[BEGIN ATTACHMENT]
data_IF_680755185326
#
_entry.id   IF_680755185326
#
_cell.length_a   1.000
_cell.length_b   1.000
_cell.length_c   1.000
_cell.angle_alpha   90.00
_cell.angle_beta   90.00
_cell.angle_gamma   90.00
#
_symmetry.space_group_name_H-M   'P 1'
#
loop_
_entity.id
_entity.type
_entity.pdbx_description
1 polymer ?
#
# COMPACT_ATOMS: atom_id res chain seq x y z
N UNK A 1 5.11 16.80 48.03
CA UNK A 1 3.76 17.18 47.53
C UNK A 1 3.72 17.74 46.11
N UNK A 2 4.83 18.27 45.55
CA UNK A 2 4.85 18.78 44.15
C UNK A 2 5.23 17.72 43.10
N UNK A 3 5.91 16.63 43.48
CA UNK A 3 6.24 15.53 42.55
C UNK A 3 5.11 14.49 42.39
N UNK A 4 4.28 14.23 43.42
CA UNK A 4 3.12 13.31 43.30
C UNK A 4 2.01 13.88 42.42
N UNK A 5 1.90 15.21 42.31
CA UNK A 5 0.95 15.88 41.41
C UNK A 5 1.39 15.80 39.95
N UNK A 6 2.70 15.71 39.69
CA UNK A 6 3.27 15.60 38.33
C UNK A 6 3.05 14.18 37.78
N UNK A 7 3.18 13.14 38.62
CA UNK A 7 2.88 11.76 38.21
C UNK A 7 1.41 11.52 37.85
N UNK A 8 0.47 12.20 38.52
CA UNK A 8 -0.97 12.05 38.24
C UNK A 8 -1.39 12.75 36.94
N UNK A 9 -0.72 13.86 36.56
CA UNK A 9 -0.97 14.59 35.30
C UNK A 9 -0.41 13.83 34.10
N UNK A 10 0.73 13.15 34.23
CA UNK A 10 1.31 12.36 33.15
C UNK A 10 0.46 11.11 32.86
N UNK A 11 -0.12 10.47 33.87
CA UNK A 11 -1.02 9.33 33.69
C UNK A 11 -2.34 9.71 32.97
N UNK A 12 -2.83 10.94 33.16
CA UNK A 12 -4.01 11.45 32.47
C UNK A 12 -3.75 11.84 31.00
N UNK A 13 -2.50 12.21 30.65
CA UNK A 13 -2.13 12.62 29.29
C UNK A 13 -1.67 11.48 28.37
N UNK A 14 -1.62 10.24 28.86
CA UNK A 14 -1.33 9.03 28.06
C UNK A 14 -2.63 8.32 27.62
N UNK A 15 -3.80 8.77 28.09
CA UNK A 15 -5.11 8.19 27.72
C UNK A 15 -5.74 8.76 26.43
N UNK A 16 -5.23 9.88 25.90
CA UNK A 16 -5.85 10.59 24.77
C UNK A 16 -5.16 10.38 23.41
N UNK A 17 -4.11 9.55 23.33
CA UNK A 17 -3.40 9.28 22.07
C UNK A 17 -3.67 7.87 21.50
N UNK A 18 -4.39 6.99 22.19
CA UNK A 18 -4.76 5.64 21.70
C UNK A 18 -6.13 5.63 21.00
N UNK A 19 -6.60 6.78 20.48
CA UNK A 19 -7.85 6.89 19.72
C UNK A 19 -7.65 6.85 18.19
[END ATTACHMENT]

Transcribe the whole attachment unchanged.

data_IF_680755185326
#
_entry.id   IF_680755185326
#
_cell.length_a   1.000
_cell.length_b   1.000
_cell.length_c   1.000
_cell.angle_alpha   90.00
_cell.angle_beta   90.00
_cell.angle_gamma   90.00
#
_symmetry.space_group_name_H-M   'P 1'
#
loop_
_entity.id
_entity.type
_entity.pdbx_description
1 polymer ?
#
# COMPACT_ATOMS: atom_id res chain seq x y z
N UNK A 1 5.11 16.80 48.03
CA UNK A 1 3.76 17.18 47.53
C UNK A 1 3.72 17.74 46.11
N UNK A 2 4.83 18.27 45.55
CA UNK A 2 4.85 18.78 44.15
C UNK A 2 5.23 17.72 43.10
N UNK A 3 5.91 16.63 43.48
CA UNK A 3 6.24 15.53 42.55
C UNK A 3 5.11 14.49 42.39
N UNK A 4 4.28 14.23 43.42
CA UNK A 4 3.12 13.31 43.30
C UNK A 4 2.01 13.88 42.42
N UNK A 5 1.90 15.21 42.31
CA UNK A 5 0.95 15.88 41.41
C UNK A 5 1.39 15.80 39.95
N UNK A 6 2.70 15.71 39.69
CA UNK A 6 3.27 15.60 38.33
C UNK A 6 3.05 14.18 37.78
N UNK A 7 3.18 13.14 38.62
CA UNK A 7 2.88 11.76 38.21
C UNK A 7 1.41 11.52 37.85
N UNK A 8 0.47 12.20 38.52
CA UNK A 8 -0.97 12.05 38.24
C UNK A 8 -1.39 12.75 36.94
N UNK A 9 -0.72 13.86 36.56
CA UNK A 9 -0.97 14.59 35.30
C UNK A 9 -0.41 13.83 34.10
N UNK A 10 0.73 13.15 34.23
CA UNK A 10 1.31 12.36 33.15
C UNK A 10 0.46 11.11 32.86
N UNK A 11 -0.12 10.47 33.87
CA UNK A 11 -1.02 9.33 33.69
C UNK A 11 -2.34 9.71 32.97
N UNK A 12 -2.83 10.94 33.16
CA UNK A 12 -4.01 11.45 32.47
C UNK A 12 -3.75 11.84 31.00
N UNK A 13 -2.50 12.21 30.65
CA UNK A 13 -2.13 12.62 29.29
C UNK A 13 -1.67 11.48 28.37
N UNK A 14 -1.62 10.24 28.86
CA UNK A 14 -1.33 9.03 28.06
C UNK A 14 -2.63 8.32 27.62
N UNK A 15 -3.80 8.77 28.09
CA UNK A 15 -5.11 8.19 27.72
C UNK A 15 -5.74 8.76 26.43
N UNK A 16 -5.23 9.88 25.90
CA UNK A 16 -5.85 10.59 24.77
C UNK A 16 -5.16 10.38 23.41
N UNK A 17 -4.11 9.55 23.33
CA UNK A 17 -3.40 9.28 22.07
C UNK A 17 -3.67 7.87 21.50
N UNK A 18 -4.39 6.99 22.19
CA UNK A 18 -4.76 5.64 21.70
C UNK A 18 -6.13 5.63 21.00
N UNK A 19 -6.60 6.78 20.48
CA UNK A 19 -7.85 6.89 19.72
C UNK A 19 -7.65 6.85 18.19